Weathering in rocks is a very complex phenomenon that can be presented in a matrix form in (Figure 1). It is not only the environmental conditions and the rock properties on which the rate of weathering will depend but also the combination of these factors, duration of exposure and the types of environmental cycles (like wetting-drying, freeze-thaw etc.) that matters the most. Moreover, it is the distribution and concentration of the weather-resistant (e.g., quartz, feldspar etc.) and weather prone minerals (e.g., biotitic, muscovite, hornblende etc.), that will affect the grade of weathering [4,18-20].
In spite of these limitations, some of the researchers [16,2023] have tried to correlate the rate of weathering through various laboratory tests including X-ray diffraction (XRD) analysis; study of minerals using Scanning electron microscope (SEM); measurement of specific surface area (SSA), total cation exchange capacity (TCEC), type of exchangeable cations and the pH value. These relationships are very helpful for understanding the weathering mechanism in different types of rocks. For example, weathering due to temperature is more on dark rocks such as basalt but is less on white rocks like chalk . On the other hand, weathering due to the effects of chemical fluids will be more on chalks than basalt.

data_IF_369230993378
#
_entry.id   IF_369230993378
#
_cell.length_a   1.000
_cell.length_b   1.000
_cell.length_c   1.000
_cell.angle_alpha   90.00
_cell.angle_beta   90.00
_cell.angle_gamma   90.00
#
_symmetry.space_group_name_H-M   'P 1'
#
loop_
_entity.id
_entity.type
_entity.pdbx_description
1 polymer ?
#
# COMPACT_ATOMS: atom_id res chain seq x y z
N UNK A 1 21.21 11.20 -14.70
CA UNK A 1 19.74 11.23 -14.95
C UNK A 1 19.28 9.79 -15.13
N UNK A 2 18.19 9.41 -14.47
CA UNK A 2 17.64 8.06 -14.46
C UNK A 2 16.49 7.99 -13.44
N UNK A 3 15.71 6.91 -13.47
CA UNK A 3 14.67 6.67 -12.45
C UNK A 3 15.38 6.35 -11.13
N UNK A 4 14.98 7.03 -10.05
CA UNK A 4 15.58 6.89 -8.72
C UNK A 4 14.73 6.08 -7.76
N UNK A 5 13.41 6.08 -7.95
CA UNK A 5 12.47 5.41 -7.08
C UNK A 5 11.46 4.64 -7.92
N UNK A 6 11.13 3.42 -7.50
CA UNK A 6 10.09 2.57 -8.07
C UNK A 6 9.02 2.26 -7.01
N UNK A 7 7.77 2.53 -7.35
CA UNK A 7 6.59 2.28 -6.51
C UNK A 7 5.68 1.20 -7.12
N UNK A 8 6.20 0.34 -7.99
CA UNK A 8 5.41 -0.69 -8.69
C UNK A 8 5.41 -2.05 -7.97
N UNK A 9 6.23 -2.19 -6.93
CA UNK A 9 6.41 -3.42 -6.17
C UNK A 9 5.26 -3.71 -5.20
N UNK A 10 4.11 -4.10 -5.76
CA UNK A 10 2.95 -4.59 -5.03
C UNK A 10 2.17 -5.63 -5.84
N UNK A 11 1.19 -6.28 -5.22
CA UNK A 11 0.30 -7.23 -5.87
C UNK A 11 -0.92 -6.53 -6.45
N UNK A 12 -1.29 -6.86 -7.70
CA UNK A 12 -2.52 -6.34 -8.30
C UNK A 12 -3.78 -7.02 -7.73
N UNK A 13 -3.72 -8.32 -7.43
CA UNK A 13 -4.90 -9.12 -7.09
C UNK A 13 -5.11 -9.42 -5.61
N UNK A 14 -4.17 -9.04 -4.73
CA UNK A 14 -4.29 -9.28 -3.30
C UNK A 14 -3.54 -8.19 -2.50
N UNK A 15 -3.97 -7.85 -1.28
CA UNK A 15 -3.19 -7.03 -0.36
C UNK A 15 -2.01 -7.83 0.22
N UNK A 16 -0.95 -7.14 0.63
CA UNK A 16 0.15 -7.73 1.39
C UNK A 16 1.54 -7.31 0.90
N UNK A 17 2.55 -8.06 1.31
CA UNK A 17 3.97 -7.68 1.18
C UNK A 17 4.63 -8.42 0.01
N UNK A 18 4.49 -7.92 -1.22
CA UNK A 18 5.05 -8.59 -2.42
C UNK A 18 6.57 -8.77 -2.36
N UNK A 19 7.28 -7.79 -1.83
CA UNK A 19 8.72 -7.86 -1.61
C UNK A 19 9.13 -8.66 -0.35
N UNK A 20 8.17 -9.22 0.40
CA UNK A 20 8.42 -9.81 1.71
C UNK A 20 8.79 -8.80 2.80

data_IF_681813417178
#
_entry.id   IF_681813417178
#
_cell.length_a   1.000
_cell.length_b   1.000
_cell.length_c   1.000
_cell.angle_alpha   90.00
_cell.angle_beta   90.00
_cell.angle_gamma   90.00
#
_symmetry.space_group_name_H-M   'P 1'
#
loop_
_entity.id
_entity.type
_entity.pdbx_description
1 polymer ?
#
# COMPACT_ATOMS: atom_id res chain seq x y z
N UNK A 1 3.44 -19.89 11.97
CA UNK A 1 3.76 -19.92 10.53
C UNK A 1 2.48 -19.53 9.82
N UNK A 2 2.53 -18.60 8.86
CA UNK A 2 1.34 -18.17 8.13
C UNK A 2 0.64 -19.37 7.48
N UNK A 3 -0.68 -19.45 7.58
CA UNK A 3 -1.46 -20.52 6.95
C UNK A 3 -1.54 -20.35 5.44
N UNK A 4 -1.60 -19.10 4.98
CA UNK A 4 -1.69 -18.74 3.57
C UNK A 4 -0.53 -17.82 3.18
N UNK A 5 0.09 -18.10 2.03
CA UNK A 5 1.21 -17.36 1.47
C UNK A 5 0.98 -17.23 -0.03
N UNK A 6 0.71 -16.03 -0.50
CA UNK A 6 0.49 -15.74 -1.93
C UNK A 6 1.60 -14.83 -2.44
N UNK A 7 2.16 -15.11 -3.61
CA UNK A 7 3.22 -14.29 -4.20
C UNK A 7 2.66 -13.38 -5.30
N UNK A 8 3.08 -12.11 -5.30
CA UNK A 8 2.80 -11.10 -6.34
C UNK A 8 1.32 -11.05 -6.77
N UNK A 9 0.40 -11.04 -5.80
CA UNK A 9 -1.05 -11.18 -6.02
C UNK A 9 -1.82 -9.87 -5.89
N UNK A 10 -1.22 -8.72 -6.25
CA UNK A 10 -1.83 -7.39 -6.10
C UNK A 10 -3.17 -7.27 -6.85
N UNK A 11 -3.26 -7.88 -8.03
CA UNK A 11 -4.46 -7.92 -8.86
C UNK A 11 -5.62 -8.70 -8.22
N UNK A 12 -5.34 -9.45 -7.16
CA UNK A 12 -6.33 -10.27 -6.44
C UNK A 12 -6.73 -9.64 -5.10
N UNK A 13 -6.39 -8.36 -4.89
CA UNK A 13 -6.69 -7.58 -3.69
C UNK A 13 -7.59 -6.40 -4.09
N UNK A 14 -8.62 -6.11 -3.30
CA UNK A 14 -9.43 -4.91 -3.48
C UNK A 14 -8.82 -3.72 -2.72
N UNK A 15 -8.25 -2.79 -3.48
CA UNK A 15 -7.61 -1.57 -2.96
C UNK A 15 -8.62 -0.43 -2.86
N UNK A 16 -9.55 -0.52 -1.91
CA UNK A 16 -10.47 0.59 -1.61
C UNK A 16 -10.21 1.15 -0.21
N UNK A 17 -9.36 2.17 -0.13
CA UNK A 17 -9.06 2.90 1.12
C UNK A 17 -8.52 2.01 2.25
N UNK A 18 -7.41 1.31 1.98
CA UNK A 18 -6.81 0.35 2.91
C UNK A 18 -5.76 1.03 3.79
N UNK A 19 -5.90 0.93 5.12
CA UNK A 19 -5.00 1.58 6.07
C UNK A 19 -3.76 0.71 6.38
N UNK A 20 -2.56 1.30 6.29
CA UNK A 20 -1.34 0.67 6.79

Rocks of sedimentary and metamorphic origin (such as clay shale's, poorly to moderately cemented sandstones, marl, and anhydrite) are very moisture-sensitive and hence get weathered due to reaction with water . Basic and ultra basic igneous rocks, metamorphic rocks, limestone, sandstone and mudshale, which contain plenty of silicate minerals, easily convert into clay minerals such as montmorillonite, illite and kaolinite through oxidation and reduction, hydration and dehydration, ion exchange and leaching process . Higgs  has reported that igneous rocks with fine-grain sizes are more weather resistant as compared to the coarse-grained types. Moreover, the deterioration in some of the rocks like basalt increase significantly due to the presence of secondary minerals which itself are product of weathering of the fresh rocks [13,24,25,].